“Even as the fortunes of these children of Braintree diverged, their futures would bring them together again. A shared promise connected them, fostered by the history, the land, and the people of Braintree…” (pg. 8)

One of the highlights in the book is the emergence of the Quincy family into a popular history such as this. One of the unsung heroes of the road to revolution was Josiah Quincy Jr.

“As Reverend Hancock preached, the “solemn covenant….of their Liberty” was not obtained through faith alone but could only be realized through hard work performed by a community together. And this sacred covenant would be protected against any and all usurpers who attempted to take their liberty away.” (pg. 15).

Furthermore, Sankovitch brings to the forefront the role of women in the various families and their impact on the time. The best known is Abigail Adams who is the confidant and intellectual equal of her husband, John. Another is the aunt of John Hancock, Lydia, who constantly watches out for John’s place in society. She is the driving force that will bring to fruition the connection between the Quincy and Hancock families. Or Abigail Quincy, who had married Josiah Quincy, Jr., would never remarry but dedicated the rest of her days to raising their son and preserving his memory and contributions to the cause of America. The anguish of losing her beloved is quite evident:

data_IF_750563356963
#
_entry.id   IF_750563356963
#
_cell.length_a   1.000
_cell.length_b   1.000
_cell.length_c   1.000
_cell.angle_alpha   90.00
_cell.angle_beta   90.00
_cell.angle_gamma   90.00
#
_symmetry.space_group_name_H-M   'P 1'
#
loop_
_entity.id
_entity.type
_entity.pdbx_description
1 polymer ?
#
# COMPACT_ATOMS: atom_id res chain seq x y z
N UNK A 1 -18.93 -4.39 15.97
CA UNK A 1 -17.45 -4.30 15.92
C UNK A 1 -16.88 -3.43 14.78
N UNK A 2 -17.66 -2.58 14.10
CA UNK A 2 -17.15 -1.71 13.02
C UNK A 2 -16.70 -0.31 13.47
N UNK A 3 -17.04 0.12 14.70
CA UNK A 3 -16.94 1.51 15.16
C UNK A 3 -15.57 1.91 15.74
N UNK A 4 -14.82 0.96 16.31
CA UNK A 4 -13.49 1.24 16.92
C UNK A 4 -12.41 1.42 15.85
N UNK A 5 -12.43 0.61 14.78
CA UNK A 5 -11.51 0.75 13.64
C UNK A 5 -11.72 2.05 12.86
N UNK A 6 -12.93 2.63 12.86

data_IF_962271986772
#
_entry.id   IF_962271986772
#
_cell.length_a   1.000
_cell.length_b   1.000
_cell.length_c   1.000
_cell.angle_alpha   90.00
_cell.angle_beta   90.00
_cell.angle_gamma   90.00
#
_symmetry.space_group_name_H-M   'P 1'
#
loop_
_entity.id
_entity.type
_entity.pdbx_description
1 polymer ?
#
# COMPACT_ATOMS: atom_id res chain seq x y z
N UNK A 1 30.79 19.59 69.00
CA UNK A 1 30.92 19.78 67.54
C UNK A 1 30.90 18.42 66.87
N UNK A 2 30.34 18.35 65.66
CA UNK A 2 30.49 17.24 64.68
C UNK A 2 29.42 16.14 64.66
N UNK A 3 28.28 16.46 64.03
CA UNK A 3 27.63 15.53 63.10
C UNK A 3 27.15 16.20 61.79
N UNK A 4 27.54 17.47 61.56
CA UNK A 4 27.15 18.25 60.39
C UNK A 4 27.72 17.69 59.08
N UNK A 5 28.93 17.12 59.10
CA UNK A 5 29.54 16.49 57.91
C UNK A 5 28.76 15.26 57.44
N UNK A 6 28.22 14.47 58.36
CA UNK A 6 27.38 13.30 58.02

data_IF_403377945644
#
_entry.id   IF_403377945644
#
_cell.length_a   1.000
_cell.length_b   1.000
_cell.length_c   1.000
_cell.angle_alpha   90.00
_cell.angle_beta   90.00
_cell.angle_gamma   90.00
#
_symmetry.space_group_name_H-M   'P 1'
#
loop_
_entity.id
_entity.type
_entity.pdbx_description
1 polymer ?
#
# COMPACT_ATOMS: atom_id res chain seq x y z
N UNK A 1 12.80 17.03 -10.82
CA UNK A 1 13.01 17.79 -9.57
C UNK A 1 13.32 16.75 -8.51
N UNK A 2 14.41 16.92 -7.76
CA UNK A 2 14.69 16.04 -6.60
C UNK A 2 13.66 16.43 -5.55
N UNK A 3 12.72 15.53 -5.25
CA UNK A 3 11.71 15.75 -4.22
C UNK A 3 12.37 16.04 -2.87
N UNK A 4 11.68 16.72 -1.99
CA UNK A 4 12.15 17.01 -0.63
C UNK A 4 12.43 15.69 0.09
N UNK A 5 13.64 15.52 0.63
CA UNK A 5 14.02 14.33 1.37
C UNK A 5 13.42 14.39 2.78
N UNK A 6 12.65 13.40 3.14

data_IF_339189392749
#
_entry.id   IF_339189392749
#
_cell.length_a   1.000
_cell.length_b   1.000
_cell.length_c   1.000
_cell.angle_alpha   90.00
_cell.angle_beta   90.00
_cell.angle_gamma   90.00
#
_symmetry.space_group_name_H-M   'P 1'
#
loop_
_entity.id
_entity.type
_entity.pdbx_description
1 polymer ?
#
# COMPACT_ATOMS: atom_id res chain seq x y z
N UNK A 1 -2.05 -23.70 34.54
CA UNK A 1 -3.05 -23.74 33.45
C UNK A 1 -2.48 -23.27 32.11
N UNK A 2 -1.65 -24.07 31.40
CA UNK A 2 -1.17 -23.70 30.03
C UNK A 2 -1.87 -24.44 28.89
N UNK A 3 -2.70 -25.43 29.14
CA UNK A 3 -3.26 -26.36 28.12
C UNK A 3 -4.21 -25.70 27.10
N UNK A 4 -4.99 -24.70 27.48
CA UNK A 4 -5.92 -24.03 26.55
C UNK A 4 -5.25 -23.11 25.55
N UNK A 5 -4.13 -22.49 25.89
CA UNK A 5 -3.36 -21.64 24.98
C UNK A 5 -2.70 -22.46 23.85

“I have been told that time would wear out the greatest sorrow, but mine I find is still increasing. When it will have reached its summit, I know not.” (pg. 348).

Highlighted by the quote above, the author brings these historic personas and people to life, capturing the heartache, familial turmoil, ambition, and connections. Just as these families bred revolutionaries, there were sons that stayed loyal to the British crown, including a brother and brother-in-law of Josiah Quincy.

From weaving the families together, to connecting the threads of the evolution of political thought, and showing the personal strains of what the road to revolution looked like, Sankovitch has compiled an easily readable, insightful look into the 18th century world.

Enjoy!

*Book Information*

Publisher: St. Martin’s Press (March 2020)

Pages: 416

Review: John Adams Under Fire: The Founding Father’s Fight for Justice in the Boston Massacre Murder Trial by Dan Abrams and David Fisher